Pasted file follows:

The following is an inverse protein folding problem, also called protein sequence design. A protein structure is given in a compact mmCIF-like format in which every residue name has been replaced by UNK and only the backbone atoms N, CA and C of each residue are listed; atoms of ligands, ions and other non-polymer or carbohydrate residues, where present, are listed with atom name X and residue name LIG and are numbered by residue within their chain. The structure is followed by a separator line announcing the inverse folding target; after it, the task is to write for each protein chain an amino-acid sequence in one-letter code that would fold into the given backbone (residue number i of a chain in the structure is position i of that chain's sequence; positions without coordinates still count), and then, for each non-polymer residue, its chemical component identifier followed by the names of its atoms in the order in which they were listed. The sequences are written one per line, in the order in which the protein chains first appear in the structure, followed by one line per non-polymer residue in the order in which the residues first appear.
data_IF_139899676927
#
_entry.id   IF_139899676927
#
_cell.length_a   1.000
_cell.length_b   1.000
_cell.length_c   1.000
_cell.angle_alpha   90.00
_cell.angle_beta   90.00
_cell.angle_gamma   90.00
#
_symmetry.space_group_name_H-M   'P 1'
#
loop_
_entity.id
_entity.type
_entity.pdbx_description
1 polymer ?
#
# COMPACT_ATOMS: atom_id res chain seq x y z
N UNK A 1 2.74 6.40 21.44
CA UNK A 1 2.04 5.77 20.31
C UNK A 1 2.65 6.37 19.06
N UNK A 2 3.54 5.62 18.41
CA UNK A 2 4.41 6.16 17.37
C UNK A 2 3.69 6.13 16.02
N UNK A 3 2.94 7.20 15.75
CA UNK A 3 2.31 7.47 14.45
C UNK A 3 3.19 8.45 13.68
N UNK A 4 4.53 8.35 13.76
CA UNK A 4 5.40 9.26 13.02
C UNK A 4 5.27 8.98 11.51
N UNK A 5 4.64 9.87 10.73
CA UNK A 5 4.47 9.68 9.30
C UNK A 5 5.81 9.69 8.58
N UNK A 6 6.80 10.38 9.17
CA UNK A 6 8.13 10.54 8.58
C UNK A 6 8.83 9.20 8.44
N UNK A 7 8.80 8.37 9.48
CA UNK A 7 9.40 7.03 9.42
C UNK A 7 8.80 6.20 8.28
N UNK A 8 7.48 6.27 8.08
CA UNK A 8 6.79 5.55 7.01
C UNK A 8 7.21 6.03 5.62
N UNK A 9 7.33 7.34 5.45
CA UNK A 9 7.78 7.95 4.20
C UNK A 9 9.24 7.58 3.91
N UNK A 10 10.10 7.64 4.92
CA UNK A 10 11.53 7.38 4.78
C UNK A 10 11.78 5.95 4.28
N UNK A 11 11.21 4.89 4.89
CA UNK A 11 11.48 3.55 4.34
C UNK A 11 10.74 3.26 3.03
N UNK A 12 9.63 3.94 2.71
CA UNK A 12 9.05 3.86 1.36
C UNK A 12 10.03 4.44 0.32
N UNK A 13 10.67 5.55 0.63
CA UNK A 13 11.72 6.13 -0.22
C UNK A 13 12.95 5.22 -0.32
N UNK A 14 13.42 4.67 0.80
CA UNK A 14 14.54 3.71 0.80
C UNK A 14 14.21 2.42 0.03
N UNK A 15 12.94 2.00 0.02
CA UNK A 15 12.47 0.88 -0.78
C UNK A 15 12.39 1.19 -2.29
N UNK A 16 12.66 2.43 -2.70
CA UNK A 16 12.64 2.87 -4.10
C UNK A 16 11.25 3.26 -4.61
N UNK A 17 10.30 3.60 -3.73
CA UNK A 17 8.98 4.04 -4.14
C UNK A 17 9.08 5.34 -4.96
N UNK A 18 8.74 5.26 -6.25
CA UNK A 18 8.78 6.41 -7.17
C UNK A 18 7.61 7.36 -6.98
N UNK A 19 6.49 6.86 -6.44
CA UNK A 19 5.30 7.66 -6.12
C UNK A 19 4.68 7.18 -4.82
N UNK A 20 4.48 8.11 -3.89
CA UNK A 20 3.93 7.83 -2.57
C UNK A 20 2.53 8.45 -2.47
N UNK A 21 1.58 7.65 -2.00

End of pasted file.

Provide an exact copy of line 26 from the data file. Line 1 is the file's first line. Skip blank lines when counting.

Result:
CA UNK A 2 4.41 6.16 17.37